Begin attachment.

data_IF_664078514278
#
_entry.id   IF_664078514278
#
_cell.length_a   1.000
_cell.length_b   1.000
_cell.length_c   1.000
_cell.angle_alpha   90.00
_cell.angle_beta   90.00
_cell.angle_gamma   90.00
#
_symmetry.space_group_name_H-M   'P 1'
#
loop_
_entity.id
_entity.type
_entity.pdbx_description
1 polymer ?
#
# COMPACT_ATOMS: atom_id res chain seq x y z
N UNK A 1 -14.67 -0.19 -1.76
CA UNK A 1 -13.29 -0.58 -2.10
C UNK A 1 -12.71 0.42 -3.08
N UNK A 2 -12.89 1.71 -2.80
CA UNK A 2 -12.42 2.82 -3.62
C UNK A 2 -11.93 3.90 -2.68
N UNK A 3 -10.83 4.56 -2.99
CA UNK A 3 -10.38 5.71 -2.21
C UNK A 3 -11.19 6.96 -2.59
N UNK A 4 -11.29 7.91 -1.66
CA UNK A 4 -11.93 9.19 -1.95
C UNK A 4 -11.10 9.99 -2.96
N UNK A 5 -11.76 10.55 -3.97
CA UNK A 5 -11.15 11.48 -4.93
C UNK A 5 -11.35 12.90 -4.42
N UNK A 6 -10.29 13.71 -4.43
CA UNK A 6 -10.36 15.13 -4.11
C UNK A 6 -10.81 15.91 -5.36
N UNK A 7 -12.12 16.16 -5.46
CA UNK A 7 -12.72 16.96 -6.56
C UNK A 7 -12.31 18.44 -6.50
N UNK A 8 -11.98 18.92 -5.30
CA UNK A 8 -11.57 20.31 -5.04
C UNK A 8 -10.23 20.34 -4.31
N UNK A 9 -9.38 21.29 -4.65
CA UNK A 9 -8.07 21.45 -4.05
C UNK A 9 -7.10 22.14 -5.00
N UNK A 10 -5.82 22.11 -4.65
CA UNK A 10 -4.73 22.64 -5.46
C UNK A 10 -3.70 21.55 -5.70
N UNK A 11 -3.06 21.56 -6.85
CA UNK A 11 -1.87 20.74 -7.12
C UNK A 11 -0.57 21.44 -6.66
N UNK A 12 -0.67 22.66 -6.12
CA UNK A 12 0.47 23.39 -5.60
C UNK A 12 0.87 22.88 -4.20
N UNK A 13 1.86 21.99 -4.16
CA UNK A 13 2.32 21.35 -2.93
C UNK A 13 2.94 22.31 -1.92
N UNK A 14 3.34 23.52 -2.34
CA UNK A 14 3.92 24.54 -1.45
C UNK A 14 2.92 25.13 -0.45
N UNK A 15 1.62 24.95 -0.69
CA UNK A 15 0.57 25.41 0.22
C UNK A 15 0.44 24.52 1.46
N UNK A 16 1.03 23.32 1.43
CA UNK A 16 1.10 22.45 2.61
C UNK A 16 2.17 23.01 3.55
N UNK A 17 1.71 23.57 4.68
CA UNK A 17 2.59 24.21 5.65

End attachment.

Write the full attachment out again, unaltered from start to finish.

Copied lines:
data_IF_664078514278
#
_entry.id   IF_664078514278
#
_cell.length_a   1.000
_cell.length_b   1.000
_cell.length_c   1.000
_cell.angle_alpha   90.00
_cell.angle_beta   90.00
_cell.angle_gamma   90.00
#
_symmetry.space_group_name_H-M   'P 1'
#
loop_
_entity.id
_entity.type
_entity.pdbx_description
1 polymer ?
#
# COMPACT_ATOMS: atom_id res chain seq x y z
N UNK A 1 -14.67 -0.19 -1.76
CA UNK A 1 -13.29 -0.58 -2.10
C UNK A 1 -12.71 0.42 -3.08
N UNK A 2 -12.89 1.71 -2.80
CA UNK A 2 -12.42 2.82 -3.62
C UNK A 2 -11.93 3.90 -2.68
N UNK A 3 -10.83 4.56 -2.99
CA UNK A 3 -10.38 5.71 -2.21
C UNK A 3 -11.19 6.96 -2.59
N UNK A 4 -11.29 7.91 -1.66
CA UNK A 4 -11.93 9.19 -1.95
C UNK A 4 -11.10 9.99 -2.96
N UNK A 5 -11.76 10.55 -3.97
CA UNK A 5 -11.15 11.48 -4.93
C UNK A 5 -11.35 12.90 -4.42
N UNK A 6 -10.29 13.71 -4.43
CA UNK A 6 -10.36 15.13 -4.11
C UNK A 6 -10.81 15.91 -5.36
N UNK A 7 -12.12 16.16 -5.46
CA UNK A 7 -12.72 16.96 -6.56
C UNK A 7 -12.31 18.44 -6.50
N UNK A 8 -11.98 18.92 -5.30
CA UNK A 8 -11.57 20.31 -5.04
C UNK A 8 -10.23 20.34 -4.31
N UNK A 9 -9.38 21.29 -4.65
CA UNK A 9 -8.07 21.45 -4.05
C UNK A 9 -7.10 22.14 -5.00
N UNK A 10 -5.82 22.11 -4.65
CA UNK A 10 -4.73 22.64 -5.46
C UNK A 10 -3.70 21.55 -5.70
N UNK A 11 -3.06 21.56 -6.85
CA UNK A 11 -1.87 20.74 -7.12
C UNK A 11 -0.57 21.44 -6.66
N UNK A 12 -0.67 22.66 -6.12
CA UNK A 12 0.47 23.39 -5.60
C UNK A 12 0.87 22.88 -4.20
N UNK A 13 1.86 21.99 -4.16
CA UNK A 13 2.32 21.35 -2.93
C UNK A 13 2.94 22.31 -1.92
N UNK A 14 3.34 23.52 -2.34
CA UNK A 14 3.92 24.54 -1.45
C UNK A 14 2.92 25.13 -0.45
N UNK A 15 1.62 24.95 -0.69
CA UNK A 15 0.57 25.41 0.22
C UNK A 15 0.44 24.52 1.46
N UNK A 16 1.03 23.32 1.43
CA UNK A 16 1.10 22.45 2.61
C UNK A 16 2.17 23.01 3.55
N UNK A 17 1.71 23.57 4.68
CA UNK A 17 2.59 24.21 5.65